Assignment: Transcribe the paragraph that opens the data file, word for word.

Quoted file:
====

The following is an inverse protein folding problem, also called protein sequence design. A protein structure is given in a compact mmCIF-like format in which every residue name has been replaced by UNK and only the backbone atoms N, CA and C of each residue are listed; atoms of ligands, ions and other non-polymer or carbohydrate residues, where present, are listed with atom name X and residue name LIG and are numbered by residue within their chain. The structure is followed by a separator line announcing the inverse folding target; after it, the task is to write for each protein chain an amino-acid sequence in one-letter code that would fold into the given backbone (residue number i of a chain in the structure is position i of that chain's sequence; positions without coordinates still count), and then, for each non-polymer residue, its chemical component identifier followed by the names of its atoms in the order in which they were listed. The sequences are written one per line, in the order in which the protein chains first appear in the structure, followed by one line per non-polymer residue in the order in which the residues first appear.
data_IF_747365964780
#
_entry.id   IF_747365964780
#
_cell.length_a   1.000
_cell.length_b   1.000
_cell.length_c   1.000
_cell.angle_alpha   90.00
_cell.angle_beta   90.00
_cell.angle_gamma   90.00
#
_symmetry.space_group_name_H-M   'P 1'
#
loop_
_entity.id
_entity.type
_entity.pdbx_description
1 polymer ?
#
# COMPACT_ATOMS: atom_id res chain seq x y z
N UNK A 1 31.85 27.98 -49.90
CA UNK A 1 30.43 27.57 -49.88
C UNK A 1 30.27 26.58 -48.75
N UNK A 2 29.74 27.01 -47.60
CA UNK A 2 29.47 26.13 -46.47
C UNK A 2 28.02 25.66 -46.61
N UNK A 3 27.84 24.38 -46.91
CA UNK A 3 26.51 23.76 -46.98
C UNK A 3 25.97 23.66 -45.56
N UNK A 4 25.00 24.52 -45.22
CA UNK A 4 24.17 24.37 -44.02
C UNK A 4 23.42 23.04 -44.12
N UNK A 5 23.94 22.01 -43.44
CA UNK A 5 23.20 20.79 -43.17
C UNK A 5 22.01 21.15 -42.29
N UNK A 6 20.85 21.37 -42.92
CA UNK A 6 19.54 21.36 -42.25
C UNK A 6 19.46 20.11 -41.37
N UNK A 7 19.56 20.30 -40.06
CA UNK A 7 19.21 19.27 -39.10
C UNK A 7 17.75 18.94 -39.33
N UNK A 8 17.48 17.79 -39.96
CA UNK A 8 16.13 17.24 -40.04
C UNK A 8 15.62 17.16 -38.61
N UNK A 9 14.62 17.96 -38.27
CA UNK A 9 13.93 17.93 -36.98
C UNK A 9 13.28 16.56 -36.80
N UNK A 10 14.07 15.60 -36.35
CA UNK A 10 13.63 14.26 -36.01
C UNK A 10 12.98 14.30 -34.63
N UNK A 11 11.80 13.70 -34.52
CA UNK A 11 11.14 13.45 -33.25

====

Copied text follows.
The following is an inverse protein folding problem, also called protein sequence design. A protein structure is given in a compact mmCIF-like format in which every residue name has been replaced by UNK and only the backbone atoms N, CA and C of each residue are listed; atoms of ligands, ions and other non-polymer or carbohydrate residues, where present, are listed with atom name X and residue name LIG and are numbered by residue within their chain. The structure is followed by a separator line announcing the inverse folding target; after it, the task is to write for each protein chain an amino-acid sequence in one-letter code that would fold into the given backbone (residue number i of a chain in the structure is position i of that chain's sequence; positions without coordinates still count), and then, for each non-polymer residue, its chemical component identifier followed by the names of its atoms in the order in which they were listed. The sequences are written one per line, in the order in which the protein chains first appear in the structure, followed by one line per non-polymer residue in the order in which the residues first appear.